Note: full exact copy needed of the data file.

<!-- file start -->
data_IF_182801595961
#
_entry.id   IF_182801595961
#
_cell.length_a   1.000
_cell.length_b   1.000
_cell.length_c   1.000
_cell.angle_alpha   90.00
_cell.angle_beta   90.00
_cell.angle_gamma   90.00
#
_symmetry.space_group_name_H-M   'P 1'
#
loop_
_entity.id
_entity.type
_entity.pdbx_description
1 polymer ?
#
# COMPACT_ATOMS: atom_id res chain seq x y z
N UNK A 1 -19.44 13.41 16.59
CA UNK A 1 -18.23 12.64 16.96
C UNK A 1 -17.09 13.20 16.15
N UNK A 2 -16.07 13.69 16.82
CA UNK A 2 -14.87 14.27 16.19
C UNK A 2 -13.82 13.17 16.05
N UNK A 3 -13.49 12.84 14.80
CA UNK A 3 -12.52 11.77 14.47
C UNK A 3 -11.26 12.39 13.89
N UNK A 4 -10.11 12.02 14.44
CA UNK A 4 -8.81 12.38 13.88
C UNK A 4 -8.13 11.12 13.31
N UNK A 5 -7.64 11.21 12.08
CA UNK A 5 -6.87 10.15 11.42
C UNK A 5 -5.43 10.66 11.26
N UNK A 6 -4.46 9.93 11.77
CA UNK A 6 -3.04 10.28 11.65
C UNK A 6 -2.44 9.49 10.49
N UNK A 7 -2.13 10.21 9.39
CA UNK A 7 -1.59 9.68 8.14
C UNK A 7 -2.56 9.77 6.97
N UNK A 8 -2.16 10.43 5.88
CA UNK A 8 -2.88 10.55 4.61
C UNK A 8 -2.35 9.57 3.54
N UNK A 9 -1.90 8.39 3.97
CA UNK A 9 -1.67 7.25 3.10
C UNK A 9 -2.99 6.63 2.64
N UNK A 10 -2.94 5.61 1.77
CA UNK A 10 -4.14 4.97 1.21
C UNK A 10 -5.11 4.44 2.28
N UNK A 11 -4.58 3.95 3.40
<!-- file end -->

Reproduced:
data_IF_182801595961
#
_entry.id   IF_182801595961
#
_cell.length_a   1.000
_cell.length_b   1.000
_cell.length_c   1.000
_cell.angle_alpha   90.00
_cell.angle_beta   90.00
_cell.angle_gamma   90.00
#
_symmetry.space_group_name_H-M   'P 1'
#
loop_
_entity.id
_entity.type
_entity.pdbx_description
1 polymer ?
#
# COMPACT_ATOMS: atom_id res chain seq x y z
N UNK A 1 -19.44 13.41 16.59
CA UNK A 1 -18.23 12.64 16.96
C UNK A 1 -17.09 13.20 16.15
N UNK A 2 -16.07 13.69 16.82
CA UNK A 2 -14.87 14.27 16.19
C UNK A 2 -13.82 13.17 16.05
N UNK A 3 -13.49 12.84 14.80
CA UNK A 3 -12.52 11.77 14.47
C UNK A 3 -11.26 12.39 13.89
N UNK A 4 -10.11 12.02 14.44
CA UNK A 4 -8.81 12.38 13.88
C UNK A 4 -8.13 11.12 13.31
N UNK A 5 -7.64 11.21 12.08
CA UNK A 5 -6.87 10.15 11.42
C UNK A 5 -5.43 10.66 11.26
N UNK A 6 -4.46 9.93 11.77
CA UNK A 6 -3.04 10.28 11.65
C UNK A 6 -2.44 9.49 10.49
N UNK A 7 -2.13 10.21 9.39
CA UNK A 7 -1.59 9.68 8.14
C UNK A 7 -2.56 9.77 6.97
N UNK A 8 -2.16 10.43 5.88
CA UNK A 8 -2.88 10.55 4.61
C UNK A 8 -2.35 9.57 3.54
N UNK A 9 -1.90 8.39 3.97
CA UNK A 9 -1.67 7.25 3.10
C UNK A 9 -2.99 6.63 2.64
N UNK A 10 -2.94 5.61 1.77
CA UNK A 10 -4.14 4.97 1.21
C UNK A 10 -5.11 4.44 2.28
N UNK A 11 -4.58 3.95 3.40